• 2 slices Dominos deep-dish cheese pizza, as reported by NutritionData.com

  • A word about organic foodsCertification requirements and farming practices vary worldwide but generallyGrown without synthetic pesticides/herbicides or fertilizersProcessed without irradiation or chemical food additivesNot genetically modifiedFor animal products, pesticide-free feed and no antibiotics or growth hormones

  • But are organic foods better for you?2012 study: Smith-Spangler, et al, Annals of Internal Medicine 157: 348-366Meta-analysis of 17 human and 223 studies of nutrient & contaminant levels in foods between 1966 and 2011Conclusion: published literature lacks strong evidence that organic foods are significantly more nutritious, but they may reduce exposure to pesticide residues and antibiotic-resistant bacteria.

  • Natural food constituents classified by chemistry & physiological rolesCarbohydrates energy storageLipids (fat/oil) energy & structuralAmino acids and proteins structural & regulatoryLipoproteins, glycoproteins, etcspecialized rolesWaterVitamins and co-factors - catalysisMinerals Plant secondary metabolites or phytochemicalsRoles in plants are many defense, propagation Can be classified into subcategories based on biosynthetic pathway and structurestructural similarities exist among members of a genus (e.g. Vaccinium berries)

  • Cereals, grainsCorn, rice, wheat, barley, rye, oats, millet, sorghum, etcKernels (seeds) used (endosperm, bran & germ)http://www.choosemyplate.gov/food-groups/grains.htmlContain primarily carbohydratessimple sugarsdisaccharidespolysaccharides: amylose/amylopectin (starch) and cellulose (undigestible = fiber)Fiber may be insoluble or soluble in water, structurally complex moleculesRatio of simple:complex carbs variesProtein, fat and mineral content variesVitamins/minerals may be added back if lost in processingPlant proteins are generally deficient in lysine & methionine from: Murano, P. Understanding Food Science and Technology, Wadsworth, 2003.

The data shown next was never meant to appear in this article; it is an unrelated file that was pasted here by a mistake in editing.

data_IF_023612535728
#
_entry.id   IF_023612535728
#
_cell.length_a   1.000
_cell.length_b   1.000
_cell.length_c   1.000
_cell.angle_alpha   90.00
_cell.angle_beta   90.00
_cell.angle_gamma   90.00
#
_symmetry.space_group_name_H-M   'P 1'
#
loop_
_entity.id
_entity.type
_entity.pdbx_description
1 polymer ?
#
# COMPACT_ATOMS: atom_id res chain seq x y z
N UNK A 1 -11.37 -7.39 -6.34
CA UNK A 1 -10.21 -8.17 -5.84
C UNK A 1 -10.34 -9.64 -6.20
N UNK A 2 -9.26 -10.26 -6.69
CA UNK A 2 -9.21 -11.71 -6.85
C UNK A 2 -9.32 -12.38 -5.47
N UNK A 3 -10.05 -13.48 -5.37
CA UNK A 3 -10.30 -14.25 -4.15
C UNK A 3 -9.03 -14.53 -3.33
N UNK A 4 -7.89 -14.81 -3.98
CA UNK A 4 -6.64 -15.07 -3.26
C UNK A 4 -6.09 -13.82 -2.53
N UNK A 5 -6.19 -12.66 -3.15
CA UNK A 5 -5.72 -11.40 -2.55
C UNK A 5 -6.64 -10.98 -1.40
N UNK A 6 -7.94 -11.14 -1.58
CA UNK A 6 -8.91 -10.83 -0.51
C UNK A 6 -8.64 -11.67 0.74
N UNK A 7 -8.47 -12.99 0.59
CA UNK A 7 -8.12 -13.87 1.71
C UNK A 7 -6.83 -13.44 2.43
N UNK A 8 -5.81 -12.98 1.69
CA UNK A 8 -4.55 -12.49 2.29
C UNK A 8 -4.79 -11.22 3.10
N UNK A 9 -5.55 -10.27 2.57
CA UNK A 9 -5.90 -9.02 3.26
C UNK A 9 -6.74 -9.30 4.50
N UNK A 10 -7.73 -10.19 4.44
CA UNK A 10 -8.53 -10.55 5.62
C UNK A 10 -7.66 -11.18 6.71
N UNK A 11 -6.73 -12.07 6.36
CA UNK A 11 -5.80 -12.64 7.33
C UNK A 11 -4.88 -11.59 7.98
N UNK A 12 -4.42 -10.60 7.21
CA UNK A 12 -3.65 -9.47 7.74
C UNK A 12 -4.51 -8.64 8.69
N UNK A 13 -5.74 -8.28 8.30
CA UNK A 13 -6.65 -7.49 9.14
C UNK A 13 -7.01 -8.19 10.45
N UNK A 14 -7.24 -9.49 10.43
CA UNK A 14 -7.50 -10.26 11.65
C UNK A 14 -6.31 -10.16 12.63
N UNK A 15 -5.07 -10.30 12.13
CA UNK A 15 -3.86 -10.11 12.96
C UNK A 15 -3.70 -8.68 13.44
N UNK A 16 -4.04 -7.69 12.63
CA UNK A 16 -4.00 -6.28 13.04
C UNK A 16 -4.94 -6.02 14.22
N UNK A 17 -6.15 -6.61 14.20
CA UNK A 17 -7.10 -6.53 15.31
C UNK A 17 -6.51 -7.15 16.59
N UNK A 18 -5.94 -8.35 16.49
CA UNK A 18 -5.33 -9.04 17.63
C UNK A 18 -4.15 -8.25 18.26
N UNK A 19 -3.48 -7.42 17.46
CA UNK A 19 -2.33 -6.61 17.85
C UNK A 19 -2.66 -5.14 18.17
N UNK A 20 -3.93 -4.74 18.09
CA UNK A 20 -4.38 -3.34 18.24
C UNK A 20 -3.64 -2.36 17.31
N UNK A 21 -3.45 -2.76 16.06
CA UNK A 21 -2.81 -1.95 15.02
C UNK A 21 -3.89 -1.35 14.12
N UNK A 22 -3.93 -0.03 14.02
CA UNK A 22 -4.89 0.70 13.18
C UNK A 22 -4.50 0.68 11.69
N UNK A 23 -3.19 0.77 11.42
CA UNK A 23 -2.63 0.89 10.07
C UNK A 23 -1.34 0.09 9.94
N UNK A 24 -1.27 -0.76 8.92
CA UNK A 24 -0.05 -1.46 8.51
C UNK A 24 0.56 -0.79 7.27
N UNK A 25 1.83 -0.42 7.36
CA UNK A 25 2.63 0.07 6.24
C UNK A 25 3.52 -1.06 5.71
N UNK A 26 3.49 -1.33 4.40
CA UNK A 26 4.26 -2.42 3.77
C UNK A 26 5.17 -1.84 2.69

• Essential amino acidsHistidineIsoleucineLeucineLysineMethioninePhenylalanineThreonineTryptophanValineCannot be synthesized by human body, therefore must be included in diet

    Complete proteins

    Body doesnt store a.a.s to a great extent, needs constantsupplyfrom: Murano, P. Understanding Food Science and Technology, Wadsworth, 2003.

  • Meat, poultry & seafoodIts got a lot of protein and saturated fat but it can be tasty Furnishes all of essential amino acidsB vitamins, iron & other minerals too.Seafood is a bit more interesting from a health p.o.v. due to omega-3 fatty acid content in some fishstay tuned!

    from: Murano, P. Understanding Food Science and Technology, Wadsworth, 2003.